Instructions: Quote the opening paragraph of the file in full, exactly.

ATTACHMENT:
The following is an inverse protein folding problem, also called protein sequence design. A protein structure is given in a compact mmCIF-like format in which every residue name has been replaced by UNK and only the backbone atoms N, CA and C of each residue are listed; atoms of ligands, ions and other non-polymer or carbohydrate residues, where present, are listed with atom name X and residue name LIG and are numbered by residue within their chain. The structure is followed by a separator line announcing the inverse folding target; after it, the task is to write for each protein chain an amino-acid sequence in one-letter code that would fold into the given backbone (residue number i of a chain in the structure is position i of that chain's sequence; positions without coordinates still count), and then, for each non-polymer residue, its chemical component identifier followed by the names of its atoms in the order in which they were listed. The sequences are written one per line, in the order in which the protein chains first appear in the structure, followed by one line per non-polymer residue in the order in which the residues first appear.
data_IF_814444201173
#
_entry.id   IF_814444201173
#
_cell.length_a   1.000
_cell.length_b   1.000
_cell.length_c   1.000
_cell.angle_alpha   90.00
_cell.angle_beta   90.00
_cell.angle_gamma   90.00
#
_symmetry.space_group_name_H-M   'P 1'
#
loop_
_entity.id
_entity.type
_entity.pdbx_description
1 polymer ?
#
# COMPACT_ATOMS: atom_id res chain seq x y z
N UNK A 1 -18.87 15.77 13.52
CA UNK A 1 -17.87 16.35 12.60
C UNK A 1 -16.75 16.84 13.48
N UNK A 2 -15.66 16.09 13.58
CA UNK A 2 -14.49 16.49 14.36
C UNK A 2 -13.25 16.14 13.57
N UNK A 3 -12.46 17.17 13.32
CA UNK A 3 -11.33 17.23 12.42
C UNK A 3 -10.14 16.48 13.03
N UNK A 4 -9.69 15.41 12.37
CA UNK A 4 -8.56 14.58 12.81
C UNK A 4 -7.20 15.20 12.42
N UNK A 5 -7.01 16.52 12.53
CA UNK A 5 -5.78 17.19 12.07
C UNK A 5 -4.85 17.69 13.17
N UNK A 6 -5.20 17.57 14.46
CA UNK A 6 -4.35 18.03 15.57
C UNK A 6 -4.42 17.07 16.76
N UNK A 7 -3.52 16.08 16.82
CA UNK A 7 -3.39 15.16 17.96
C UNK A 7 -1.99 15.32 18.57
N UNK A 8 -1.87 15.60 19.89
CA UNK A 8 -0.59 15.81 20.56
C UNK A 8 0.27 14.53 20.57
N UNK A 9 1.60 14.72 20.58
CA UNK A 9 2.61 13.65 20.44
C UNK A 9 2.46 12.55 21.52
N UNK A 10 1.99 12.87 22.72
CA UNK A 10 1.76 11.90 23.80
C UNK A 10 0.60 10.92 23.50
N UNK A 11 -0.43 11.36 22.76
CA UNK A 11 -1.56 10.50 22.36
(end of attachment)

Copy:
The following is an inverse protein folding problem, also called protein sequence design. A protein structure is given in a compact mmCIF-like format in which every residue name has been replaced by UNK and only the backbone atoms N, CA and C of each residue are listed; atoms of ligands, ions and other non-polymer or carbohydrate residues, where present, are listed with atom name X and residue name LIG and are numbered by residue within their chain. The structure is followed by a separator line announcing the inverse folding target; after it, the task is to write for each protein chain an amino-acid sequence in one-letter code that would fold into the given backbone (residue number i of a chain in the structure is position i of that chain's sequence; positions without coordinates still count), and then, for each non-polymer residue, its chemical component identifier followed by the names of its atoms in the order in which they were listed. The sequences are written one per line, in the order in which the protein chains first appear in the structure, followed by one line per non-polymer residue in the order in which the residues first appear.